Monday, August 30, 2010

2010 US Open: Day 1

Hrmm, hrmm. I really wish I could go to this year's Open, especially, since many of my friends recently moved to the area, but alas apartment-hunting and life-planning comes first. Conveniently, ESPN's coverage of tennis picks up just as I need to not be running around Flushing Meadows, so I can more or less keep up with everything in real time. Yeah, technology!

Anyway, the first disappointment of the day came in the form of Francesca Schiavone [6] def. Ayumi Morita 6-1, 6-0. Normally this wouldn't be much of a disappointment, but a few days ago Jon Wertheim provided false hope by picking this match as the Blue-Plate Upset Special. Lies, Wertheim, lies. Oh well.

This was somewhat balanced by the reemergence of Kei Nishikori, who mysteriously disappeared after making the 4th round of the tournament in 2008. From what I saw on Slamtracker, he seemed to have a few ups and downs (he was up 3-0 in the first set before having to win it in a tiebreak), but sort of got a lucky pass when his opponent retired while down 2-5 in the second set. Unfortunately his next opponent will be Marin Cilic, which will be quite difficult...

Kim Clijsters, meanwhile, started with an 18-minute first set, followed by a streaky 7-5 second set. I guess all that matters in the end is that she wins the matches, but it was enough streakiness to convince 57% of online pollees that she will not successfully defend her title. I'm not particularly feeling it myself, but then again, I never really FEEL a Clijsters Grand Slam win. It's not that I don't like her--I do and I really do want her to win more major tournaments--but there's something about her that just makes me expect that she will fail to deliver when it matters most. I guess some reputations die hard.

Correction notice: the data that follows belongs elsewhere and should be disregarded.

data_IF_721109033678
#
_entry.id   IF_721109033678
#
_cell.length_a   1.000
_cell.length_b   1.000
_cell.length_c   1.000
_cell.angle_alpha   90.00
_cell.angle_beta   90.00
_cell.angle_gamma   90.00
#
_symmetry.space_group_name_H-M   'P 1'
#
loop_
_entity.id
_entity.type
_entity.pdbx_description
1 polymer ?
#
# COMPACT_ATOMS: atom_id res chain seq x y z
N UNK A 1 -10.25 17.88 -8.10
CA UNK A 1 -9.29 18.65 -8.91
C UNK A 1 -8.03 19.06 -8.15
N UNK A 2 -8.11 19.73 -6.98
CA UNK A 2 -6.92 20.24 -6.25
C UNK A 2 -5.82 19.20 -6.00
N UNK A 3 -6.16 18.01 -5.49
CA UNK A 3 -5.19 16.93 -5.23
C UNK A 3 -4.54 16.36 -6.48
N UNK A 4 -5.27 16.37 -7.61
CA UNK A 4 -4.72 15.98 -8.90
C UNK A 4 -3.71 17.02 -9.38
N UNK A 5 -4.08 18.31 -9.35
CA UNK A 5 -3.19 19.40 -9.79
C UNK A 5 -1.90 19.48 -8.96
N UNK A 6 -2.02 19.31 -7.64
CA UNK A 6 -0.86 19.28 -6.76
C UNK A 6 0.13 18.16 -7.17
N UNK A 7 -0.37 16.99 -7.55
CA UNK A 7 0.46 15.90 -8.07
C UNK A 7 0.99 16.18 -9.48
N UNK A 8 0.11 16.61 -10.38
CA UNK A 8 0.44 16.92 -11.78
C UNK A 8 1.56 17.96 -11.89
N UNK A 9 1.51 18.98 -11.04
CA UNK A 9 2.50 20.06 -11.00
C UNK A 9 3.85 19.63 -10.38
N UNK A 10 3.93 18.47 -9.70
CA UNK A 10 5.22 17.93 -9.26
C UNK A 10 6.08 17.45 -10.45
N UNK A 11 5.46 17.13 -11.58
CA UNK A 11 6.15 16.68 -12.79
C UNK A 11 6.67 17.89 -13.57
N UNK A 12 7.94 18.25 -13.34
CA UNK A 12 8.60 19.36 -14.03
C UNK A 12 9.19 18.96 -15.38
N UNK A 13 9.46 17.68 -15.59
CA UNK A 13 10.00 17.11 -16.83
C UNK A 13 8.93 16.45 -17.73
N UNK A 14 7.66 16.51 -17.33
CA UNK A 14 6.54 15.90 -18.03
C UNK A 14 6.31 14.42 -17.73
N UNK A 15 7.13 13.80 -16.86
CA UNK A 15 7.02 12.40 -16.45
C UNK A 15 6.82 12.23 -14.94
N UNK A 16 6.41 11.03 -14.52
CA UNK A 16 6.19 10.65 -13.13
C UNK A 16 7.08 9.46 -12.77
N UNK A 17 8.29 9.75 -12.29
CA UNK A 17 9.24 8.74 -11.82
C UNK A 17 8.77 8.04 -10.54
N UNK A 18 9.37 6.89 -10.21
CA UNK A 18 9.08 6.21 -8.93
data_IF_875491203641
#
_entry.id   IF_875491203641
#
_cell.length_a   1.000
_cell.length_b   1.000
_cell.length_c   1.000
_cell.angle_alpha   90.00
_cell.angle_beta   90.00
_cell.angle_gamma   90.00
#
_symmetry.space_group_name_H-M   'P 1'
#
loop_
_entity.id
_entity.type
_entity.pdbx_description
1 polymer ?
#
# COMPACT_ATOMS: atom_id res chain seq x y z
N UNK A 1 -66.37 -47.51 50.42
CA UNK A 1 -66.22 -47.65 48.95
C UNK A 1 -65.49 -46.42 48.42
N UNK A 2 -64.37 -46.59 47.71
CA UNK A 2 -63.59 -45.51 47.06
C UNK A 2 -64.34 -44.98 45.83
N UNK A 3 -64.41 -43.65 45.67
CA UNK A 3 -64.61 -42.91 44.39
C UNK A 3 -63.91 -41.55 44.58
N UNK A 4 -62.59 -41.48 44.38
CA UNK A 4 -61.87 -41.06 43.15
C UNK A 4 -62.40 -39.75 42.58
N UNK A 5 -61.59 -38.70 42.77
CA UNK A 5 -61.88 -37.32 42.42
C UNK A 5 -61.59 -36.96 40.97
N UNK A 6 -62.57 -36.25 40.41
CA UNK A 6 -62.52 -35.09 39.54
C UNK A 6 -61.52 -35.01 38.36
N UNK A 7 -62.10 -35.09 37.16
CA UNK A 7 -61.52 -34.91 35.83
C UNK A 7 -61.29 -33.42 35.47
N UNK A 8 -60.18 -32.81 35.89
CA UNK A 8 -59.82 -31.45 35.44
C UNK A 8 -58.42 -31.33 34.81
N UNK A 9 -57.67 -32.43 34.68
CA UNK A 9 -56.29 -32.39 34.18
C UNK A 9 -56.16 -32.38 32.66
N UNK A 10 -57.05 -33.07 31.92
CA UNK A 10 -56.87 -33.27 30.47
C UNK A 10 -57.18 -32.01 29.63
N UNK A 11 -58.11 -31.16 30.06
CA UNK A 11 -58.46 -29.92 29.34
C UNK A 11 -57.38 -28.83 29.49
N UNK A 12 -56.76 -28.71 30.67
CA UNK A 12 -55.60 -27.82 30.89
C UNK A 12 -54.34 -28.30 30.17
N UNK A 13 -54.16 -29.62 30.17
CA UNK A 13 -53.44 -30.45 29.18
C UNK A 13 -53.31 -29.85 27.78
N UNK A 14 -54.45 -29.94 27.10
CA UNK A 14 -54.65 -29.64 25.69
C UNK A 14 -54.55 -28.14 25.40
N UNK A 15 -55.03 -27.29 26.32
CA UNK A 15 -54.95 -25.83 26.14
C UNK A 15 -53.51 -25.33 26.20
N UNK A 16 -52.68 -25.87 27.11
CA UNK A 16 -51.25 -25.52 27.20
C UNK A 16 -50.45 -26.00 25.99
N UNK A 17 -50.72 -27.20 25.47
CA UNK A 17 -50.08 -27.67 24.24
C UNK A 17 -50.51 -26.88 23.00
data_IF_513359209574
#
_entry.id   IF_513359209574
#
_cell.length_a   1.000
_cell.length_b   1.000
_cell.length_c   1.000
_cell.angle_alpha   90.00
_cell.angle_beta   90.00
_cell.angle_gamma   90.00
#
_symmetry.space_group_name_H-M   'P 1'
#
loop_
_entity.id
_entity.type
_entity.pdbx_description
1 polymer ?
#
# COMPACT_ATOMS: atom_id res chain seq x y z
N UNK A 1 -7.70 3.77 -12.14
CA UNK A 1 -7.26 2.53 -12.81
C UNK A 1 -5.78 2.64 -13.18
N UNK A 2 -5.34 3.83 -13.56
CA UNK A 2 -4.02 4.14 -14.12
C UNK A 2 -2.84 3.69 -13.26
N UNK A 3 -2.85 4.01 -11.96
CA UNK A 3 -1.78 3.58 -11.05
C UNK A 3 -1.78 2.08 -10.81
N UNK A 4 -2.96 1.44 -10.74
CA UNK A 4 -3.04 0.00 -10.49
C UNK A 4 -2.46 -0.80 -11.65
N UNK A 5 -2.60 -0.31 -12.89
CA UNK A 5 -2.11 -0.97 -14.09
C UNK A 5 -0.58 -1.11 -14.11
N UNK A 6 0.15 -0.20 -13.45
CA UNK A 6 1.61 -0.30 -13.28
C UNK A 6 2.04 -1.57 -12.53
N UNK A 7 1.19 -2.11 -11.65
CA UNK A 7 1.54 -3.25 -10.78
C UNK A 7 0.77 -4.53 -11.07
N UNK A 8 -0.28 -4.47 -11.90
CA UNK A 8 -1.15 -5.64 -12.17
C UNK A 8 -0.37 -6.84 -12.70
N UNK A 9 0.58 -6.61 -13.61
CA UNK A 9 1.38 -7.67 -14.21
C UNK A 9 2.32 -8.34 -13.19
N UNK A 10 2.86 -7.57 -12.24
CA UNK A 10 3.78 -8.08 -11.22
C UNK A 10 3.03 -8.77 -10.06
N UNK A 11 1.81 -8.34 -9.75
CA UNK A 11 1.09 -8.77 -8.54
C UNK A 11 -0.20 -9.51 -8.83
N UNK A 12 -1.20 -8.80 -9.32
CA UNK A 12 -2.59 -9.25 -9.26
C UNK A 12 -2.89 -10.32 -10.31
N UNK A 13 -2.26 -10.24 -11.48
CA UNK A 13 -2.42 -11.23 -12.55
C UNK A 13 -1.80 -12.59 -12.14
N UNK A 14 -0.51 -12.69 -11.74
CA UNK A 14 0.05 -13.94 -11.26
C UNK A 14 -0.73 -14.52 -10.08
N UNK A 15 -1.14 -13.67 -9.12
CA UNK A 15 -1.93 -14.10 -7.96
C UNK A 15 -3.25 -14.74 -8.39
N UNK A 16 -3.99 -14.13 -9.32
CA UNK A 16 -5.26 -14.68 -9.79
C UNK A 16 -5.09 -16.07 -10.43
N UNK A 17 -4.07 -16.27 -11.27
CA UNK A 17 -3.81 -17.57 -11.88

The saddest match? Daniela Hantuchova [24] def. Dinara Safina 6-3, 6-4. I like both of them--in fact I have a free, large poster of Hantuchova on my bedroom wall--but I was really going for Safina here. It seems almost unreal that just a year ago she was ranked No. 1 in the world, but since then she's had injury after injury and has been struggling to find her form again. It's unfortunate that such a matchup had to happen in the first round, but that's tennis, I suppose. Keep at it, Safina!

During Andy Roddick vs. Stephane Robert, John McEnroe claimed that Roddick is a sure bet for the Tennis Hall of Fame. His reasoning? The credentials of those already etched in there. He does have a point... and therefore Roddick deserves to get his name in there... but Roddick is not Hall of Fame material. One Grand Slam, people!

As I write this, Robin Soderling vs. Andreas Haider-Maurer is in the fifth set. I would like nothing more than to see Soderling lose now, except maybe to see Rafael Nadal finally complete his career Grand Slam. Considering that Soderling is up a break, though, and Nadal in general, both seem slightly unlikely to happen. Sigh.

Also as I write this, the day's controversy has just happened. At deuce at 4-all in the fifth set, Gael Monfils may or may not have touched a ball that was called out. He's simply playing on, but Robert Kendrick's glare is not really having any of it. Ooh, drama. Even Patrick McEnroe can't tell. The crowd has suddenly started chanting "U-S-A! U-S-A!," which for some reason Monfils is enjoying immensely. Lol.

A tidbit I learned today is that there is a heat index rule for women, but not for men. What? If the heat index goes over 87 (degrees?), then if a women's match goes into a 3rd set the players are allowed to take a 10-minute break before the last set. There is no equivalent rule for the men, even though they play five-set matches. Why? And while the US Open is the only Grand Slam to offer equal prize money to both men and women, I feel like rules like these sort of nullify arguments that the purses ought to be equal. Heat is dangerous to both men and women, no?

By the way, this year's official US Open website is quite annoying to navigate. All of those scroll-over tabs? No thank you. ESPN also has developed an annoying habit of flashing its full-screen logo when it cuts between cameras on the same court.

No comments: